Home Asides Building a better M15 SBS

Building a better M15 SBS

by Benjamin Kabak

When Select Bus Service debuted along 1st and 2nd Aves. just last week, riders and the press were quick to deem it a disaster. People couldn’t figure out how to pay before boarding; the proof-of-payment slips for use on SBS buses but not the regular local M15s provided too confusing; and the route didn’t seem to have enough buses to meet demand. Well, the MTA and NYC’s Department of Transportation have listened to the complaints, and as the Daily News reports today, improvements are coming to the Select Bus Service route.

First, the MTA plans to add three additional buses to fill service gaps. This will bring the total number of SBS buses along the M15 to 40. More importantly, though, is the word that riders can use SBS proof-of-payment receipts to board local buses, a point of contention in the early goings. This way, if a local bus arrives before an Select Bus Service bus, those waiting can choose to board the local without paying another fare. “It’s common sense,” Gene Russianoff said. “Riders should be able to take whatever bus comes first if they want to get on the move.”

The MTA meanwhile noted that speeds have already improved along the route. Last week, the buses were averaging 98 minutes end-to-end while this week that time is down to 88 minutes. When the camera enforcement comes online next month and even more cars start moving out of bus lanes, the service should speed up then as well.

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Chris G October 20, 2010 - 12:18 pm

I read about the local service with SBS receipt over on streetblog. Very good news. This alone takes most of the legit complaints out of the picture.

Dan Lewis October 20, 2010 - 12:47 pm

I’ve been riding the local M15 for the last month, and it’s gone from bad to horrible. Riders were literally yelling at the driver this morning (who was being less-than-polite at inception).

Some problems:
* The 72nd St stop on 2nd is now local only, but that’s not been communicated well. So riders are asking drivers.

* The receipt-on-local buses issue, which it looks like will be resolved (yay!)

* Riders at SBS stops trying to board local buses via the back doors. Happened at three (!!) stops today (79th, 68th, 50th). I assume this is happening w/no malice intended.

* The SBS buses, when used for local transit, are suboptimal. The narrow on-bus pathway to the back gets clogged and because there’s only one entrance, it is hard to get people to move back. The middle exit actually makes matters worse because halfway though the bus, you have people walking the wrong direction, which brings people moving toward the back to a complete stop.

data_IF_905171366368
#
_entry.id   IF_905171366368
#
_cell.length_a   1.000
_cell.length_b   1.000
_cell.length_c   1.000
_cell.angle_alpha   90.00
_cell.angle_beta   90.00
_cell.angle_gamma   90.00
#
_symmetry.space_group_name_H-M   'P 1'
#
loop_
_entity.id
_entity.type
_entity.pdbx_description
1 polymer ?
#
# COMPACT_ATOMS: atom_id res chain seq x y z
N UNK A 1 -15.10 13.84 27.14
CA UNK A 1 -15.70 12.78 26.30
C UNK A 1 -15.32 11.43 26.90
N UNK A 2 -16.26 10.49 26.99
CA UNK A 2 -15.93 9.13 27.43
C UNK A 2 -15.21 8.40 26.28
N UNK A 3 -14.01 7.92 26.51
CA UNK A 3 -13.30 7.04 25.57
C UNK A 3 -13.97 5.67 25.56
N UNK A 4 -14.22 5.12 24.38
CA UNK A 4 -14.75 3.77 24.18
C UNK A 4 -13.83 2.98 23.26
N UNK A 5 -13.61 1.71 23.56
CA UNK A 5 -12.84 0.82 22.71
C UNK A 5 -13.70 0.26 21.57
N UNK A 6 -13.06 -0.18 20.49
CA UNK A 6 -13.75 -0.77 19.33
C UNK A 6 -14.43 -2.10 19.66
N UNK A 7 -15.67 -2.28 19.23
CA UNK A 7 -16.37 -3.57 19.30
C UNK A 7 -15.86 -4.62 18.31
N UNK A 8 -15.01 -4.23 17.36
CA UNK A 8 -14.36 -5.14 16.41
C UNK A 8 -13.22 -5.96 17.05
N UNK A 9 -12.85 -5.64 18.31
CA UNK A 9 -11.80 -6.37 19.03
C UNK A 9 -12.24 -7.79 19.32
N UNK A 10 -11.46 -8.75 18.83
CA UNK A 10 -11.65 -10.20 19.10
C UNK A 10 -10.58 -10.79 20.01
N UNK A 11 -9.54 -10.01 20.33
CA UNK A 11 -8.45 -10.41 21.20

kvnbklyn October 20, 2010 - 12:53 pm

This is welcome news and I’m glad NYCT is finally going ahead and making sensible upgrades to the bus system to speed up trips.

One thing that bothers me: why do you need a paper receipt at all? Seems unnecessarily complicated with machines to print out the receipts, attendants to refill the paper, etc. Why can’t you just swipe your Metrocard at one of the stations, get a big green light telling you your fare is paid, and then use your Metrocard as the proof of payment itself? Fare inspectors could carry mobile card readers to check that your fare is paid.

Seth R October 20, 2010 - 3:32 pm


That’s actually a fantastic idea.

John October 20, 2010 - 3:37 pm

Yeah the paper receipts thing is insane. But maybe they need smart cards to really do that sort of proof of payment? (with the reader on the train)

Alon Levy October 20, 2010 - 4:03 pm

They don’t. Smartcards merely make that easier.

John October 20, 2010 - 5:33 pm

I figured as much. What’s their excuse for using paper receipts instead of metrocard readers?

Alon Levy October 20, 2010 - 11:45 pm

Not sure what the official excuse is. But Andrew, who’s pretty good at channeling the official positions, says it’s because the readers would be obsolete in a few years when the smartcard comes online. (As if card readers are some expensive long-term investment.)

Andrew October 25, 2010 - 11:05 pm

I don’t channel the official positions, but I do report what I read, and I try to think as a real life transit agency might think.